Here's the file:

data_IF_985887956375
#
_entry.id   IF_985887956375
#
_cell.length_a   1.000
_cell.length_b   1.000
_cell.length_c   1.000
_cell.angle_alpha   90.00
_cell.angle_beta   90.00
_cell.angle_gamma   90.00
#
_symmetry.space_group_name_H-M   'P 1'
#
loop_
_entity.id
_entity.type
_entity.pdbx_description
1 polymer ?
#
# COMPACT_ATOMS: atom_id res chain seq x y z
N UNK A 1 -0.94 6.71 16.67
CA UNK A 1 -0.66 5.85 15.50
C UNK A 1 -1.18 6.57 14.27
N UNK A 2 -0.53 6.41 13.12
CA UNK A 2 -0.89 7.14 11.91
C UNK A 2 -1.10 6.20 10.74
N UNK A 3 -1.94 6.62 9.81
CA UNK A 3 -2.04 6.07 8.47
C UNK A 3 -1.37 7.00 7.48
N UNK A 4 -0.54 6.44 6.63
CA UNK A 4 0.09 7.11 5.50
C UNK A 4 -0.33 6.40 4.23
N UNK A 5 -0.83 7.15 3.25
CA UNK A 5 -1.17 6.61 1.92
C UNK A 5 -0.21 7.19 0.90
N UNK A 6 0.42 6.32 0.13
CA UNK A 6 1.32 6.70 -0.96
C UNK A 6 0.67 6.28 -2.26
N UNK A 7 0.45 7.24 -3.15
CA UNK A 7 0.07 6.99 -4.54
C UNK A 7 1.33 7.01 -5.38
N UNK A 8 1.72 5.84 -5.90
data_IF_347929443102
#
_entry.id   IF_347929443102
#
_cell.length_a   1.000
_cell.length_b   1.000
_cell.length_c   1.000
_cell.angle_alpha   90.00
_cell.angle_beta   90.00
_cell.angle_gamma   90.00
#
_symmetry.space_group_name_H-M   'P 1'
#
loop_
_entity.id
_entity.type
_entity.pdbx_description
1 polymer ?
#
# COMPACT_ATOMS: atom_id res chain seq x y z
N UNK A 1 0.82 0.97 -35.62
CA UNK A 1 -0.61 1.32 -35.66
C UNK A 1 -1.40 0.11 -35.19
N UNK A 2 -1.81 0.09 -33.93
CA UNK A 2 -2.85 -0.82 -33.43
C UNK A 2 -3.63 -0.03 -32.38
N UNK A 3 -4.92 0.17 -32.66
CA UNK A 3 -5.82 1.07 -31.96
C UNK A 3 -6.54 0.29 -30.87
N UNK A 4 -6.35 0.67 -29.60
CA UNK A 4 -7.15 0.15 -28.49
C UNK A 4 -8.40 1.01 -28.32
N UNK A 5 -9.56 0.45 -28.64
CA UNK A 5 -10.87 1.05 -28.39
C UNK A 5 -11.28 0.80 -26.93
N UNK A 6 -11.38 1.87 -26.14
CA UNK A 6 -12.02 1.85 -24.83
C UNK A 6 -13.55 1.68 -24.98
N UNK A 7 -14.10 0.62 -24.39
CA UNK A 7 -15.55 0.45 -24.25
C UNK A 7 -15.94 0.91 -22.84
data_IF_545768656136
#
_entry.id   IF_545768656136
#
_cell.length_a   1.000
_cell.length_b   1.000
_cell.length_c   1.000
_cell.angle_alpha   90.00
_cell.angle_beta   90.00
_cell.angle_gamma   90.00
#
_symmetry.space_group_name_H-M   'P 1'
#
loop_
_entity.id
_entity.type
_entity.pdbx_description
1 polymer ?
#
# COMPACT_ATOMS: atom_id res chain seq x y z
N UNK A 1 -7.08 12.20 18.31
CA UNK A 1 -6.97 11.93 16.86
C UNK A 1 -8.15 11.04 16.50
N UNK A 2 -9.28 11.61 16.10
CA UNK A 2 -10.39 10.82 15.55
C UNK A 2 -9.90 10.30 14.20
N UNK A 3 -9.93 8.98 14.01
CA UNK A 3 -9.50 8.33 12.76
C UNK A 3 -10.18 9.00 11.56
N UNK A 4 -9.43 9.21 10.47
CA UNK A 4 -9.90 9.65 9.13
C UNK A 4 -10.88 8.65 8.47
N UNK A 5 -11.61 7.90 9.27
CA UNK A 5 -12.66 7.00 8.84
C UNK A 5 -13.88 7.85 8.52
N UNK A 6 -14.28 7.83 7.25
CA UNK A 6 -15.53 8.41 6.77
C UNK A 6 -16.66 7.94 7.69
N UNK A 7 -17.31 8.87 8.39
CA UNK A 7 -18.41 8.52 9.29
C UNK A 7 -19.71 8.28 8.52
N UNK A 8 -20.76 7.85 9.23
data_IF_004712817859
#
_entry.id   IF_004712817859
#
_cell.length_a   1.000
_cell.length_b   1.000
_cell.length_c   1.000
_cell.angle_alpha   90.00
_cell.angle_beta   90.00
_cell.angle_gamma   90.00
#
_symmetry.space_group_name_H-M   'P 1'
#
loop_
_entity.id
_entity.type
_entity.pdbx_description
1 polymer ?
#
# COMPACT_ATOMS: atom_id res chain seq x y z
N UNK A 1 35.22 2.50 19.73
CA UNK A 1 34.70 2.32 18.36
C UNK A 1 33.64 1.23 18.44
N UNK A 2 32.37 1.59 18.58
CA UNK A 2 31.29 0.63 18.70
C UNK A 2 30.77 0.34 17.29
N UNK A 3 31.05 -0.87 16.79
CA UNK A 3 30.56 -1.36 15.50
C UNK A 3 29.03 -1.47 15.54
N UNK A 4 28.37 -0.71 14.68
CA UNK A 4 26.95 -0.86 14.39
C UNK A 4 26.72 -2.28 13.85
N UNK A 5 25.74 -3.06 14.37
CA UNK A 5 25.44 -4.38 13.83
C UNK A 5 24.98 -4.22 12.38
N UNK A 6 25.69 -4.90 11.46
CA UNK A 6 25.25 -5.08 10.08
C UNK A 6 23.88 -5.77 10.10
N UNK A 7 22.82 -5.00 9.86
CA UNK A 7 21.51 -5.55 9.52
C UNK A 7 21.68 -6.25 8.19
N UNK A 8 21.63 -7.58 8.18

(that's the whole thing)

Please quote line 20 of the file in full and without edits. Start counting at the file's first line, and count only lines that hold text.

# COMPACT_ATOMS: atom_id res chain seq x y z